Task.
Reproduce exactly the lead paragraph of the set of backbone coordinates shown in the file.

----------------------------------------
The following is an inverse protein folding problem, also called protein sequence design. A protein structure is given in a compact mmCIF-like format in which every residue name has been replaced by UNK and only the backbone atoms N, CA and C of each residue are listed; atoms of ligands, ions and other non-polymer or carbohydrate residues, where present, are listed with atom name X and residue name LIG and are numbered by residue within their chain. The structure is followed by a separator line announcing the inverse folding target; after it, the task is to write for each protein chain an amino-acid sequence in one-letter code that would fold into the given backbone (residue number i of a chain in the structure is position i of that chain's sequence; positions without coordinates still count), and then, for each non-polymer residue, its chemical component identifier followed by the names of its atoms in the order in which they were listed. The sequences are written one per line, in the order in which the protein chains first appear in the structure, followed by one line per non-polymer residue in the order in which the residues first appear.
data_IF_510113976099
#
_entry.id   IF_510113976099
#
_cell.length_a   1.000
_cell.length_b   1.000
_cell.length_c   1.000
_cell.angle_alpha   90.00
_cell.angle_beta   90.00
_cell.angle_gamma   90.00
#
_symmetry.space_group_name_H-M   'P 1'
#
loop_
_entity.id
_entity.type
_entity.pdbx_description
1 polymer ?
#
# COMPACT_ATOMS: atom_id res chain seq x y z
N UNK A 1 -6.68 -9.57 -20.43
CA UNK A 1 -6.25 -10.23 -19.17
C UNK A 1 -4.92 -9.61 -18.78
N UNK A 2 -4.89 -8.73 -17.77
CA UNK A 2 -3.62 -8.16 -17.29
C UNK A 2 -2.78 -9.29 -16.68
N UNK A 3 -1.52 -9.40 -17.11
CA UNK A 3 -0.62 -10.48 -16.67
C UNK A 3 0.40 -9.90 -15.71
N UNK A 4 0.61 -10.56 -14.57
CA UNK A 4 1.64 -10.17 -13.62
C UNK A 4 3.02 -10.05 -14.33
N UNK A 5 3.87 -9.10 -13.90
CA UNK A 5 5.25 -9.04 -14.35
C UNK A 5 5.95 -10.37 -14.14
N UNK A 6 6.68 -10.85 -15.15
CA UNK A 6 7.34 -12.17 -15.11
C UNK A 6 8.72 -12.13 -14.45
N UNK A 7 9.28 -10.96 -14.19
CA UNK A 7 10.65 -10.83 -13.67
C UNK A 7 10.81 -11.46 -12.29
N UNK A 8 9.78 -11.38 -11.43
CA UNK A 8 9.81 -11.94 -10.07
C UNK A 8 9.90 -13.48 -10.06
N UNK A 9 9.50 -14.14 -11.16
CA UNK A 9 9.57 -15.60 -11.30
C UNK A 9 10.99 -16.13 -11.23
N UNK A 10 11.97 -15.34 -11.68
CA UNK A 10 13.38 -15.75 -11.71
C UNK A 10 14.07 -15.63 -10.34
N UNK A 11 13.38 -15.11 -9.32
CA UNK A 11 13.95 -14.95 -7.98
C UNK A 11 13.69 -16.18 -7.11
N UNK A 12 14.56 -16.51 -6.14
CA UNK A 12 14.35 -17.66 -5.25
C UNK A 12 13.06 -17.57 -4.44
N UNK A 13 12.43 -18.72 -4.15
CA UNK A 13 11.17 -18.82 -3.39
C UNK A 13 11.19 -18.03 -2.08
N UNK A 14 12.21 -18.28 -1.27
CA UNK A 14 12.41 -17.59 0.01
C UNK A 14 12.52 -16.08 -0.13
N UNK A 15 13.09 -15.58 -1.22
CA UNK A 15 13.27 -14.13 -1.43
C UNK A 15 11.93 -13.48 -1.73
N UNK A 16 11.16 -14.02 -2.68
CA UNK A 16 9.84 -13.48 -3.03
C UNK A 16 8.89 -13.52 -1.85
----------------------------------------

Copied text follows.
The following is an inverse protein folding problem, also called protein sequence design. A protein structure is given in a compact mmCIF-like format in which every residue name has been replaced by UNK and only the backbone atoms N, CA and C of each residue are listed; atoms of ligands, ions and other non-polymer or carbohydrate residues, where present, are listed with atom name X and residue name LIG and are numbered by residue within their chain. The structure is followed by a separator line announcing the inverse folding target; after it, the task is to write for each protein chain an amino-acid sequence in one-letter code that would fold into the given backbone (residue number i of a chain in the structure is position i of that chain's sequence; positions without coordinates still count), and then, for each non-polymer residue, its chemical component identifier followed by the names of its atoms in the order in which they were listed. The sequences are written one per line, in the order in which the protein chains first appear in the structure, followed by one line per non-polymer residue in the order in which the residues first appear.